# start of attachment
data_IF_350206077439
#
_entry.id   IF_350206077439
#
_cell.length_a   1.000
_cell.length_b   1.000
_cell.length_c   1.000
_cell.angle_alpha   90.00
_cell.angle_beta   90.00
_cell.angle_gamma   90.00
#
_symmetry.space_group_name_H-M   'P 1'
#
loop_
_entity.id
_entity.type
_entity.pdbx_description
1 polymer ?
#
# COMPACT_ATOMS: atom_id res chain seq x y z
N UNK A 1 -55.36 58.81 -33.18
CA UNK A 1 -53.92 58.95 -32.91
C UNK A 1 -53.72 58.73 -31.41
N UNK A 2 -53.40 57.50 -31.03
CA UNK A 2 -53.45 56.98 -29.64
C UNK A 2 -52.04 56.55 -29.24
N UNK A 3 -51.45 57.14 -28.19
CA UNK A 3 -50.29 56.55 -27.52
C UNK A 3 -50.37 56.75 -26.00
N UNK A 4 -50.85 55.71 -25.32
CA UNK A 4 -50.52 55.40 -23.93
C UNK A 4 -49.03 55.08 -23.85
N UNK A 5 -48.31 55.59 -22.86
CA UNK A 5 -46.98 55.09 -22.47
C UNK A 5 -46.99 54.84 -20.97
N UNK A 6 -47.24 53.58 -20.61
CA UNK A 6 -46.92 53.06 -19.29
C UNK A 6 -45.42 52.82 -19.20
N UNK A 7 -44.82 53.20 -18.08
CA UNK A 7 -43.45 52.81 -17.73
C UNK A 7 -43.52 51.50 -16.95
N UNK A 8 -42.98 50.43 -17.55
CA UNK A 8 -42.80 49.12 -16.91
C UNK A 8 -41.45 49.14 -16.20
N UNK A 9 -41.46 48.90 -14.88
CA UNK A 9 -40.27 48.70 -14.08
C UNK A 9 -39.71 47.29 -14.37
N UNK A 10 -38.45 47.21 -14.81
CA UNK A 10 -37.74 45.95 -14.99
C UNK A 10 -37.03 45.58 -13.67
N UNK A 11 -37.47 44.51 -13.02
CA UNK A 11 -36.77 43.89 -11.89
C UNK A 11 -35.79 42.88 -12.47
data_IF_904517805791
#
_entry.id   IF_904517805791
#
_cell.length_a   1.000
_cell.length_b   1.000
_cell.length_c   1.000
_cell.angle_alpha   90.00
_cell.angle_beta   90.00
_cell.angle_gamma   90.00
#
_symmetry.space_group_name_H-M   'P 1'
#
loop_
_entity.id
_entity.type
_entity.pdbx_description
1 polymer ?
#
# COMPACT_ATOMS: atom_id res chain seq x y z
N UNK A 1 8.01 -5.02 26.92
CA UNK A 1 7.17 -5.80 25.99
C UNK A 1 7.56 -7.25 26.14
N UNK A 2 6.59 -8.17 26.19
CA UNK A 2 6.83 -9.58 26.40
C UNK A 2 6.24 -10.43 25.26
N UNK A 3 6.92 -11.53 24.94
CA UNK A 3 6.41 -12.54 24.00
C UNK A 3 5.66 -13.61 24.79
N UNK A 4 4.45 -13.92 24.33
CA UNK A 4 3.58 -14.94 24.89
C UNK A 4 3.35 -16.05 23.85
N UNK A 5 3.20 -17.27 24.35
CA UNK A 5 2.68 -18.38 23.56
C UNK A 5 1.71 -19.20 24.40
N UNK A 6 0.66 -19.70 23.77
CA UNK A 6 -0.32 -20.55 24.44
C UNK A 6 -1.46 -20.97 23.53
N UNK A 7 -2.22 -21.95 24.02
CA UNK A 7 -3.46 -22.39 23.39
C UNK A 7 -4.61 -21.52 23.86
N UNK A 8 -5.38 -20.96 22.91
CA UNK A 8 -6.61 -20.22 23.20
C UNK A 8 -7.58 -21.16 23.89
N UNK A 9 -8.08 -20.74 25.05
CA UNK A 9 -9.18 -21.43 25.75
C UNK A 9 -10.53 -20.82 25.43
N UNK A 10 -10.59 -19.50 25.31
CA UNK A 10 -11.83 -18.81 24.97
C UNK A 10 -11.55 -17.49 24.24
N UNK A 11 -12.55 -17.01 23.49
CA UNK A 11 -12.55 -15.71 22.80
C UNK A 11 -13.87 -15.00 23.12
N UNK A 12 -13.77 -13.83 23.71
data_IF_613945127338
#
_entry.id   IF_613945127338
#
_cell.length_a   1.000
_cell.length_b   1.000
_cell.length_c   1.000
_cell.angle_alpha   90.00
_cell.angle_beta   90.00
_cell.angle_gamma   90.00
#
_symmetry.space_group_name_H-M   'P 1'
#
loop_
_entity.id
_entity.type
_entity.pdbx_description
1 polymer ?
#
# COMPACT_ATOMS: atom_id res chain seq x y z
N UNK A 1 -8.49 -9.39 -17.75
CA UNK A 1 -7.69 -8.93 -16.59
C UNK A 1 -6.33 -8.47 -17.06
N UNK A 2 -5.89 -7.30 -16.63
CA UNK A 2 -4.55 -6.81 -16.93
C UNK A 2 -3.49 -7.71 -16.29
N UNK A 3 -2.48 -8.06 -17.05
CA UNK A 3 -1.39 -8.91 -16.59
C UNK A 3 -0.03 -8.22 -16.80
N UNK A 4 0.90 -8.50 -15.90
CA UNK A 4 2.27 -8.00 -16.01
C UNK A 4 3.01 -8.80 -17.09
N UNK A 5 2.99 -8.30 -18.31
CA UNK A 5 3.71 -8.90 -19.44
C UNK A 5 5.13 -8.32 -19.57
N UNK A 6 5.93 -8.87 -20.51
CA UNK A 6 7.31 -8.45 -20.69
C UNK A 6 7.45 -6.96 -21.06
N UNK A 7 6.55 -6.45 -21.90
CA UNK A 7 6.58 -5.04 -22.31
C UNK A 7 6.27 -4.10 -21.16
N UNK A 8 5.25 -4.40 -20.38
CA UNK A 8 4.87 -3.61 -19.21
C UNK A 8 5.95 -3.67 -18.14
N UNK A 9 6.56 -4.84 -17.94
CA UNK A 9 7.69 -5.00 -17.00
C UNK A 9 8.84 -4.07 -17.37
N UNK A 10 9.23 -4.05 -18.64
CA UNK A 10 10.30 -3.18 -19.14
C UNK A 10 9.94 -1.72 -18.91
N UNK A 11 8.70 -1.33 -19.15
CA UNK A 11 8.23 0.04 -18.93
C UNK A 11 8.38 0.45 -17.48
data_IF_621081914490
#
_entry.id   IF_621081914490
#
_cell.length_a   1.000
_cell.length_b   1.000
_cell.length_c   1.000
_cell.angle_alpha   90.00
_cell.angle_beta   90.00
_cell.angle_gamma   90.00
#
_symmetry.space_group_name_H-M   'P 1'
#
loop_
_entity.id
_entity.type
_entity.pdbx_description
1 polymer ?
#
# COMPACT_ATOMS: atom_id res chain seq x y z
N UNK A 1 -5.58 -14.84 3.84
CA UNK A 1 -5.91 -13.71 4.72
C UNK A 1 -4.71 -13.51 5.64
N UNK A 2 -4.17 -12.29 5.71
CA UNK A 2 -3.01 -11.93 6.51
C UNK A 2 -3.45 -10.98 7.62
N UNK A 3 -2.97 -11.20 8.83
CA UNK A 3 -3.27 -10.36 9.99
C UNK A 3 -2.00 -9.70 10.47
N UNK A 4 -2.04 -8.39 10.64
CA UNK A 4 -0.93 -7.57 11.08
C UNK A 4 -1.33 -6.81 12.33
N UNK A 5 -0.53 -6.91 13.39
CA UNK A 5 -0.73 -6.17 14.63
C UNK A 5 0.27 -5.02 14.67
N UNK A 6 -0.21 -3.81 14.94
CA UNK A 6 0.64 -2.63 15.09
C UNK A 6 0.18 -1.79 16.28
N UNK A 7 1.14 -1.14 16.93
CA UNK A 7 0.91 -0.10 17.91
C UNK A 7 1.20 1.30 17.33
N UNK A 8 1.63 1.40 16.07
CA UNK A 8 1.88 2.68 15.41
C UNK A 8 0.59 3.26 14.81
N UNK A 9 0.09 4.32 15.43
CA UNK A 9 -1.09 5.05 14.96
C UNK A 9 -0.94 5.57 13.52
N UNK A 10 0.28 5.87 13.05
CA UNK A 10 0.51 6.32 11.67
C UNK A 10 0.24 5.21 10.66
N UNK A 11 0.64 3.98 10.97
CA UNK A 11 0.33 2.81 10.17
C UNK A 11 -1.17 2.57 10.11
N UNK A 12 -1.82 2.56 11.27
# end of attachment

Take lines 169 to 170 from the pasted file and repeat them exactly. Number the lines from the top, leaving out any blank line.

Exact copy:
_cell.angle_beta   90.00
_cell.angle_gamma   90.00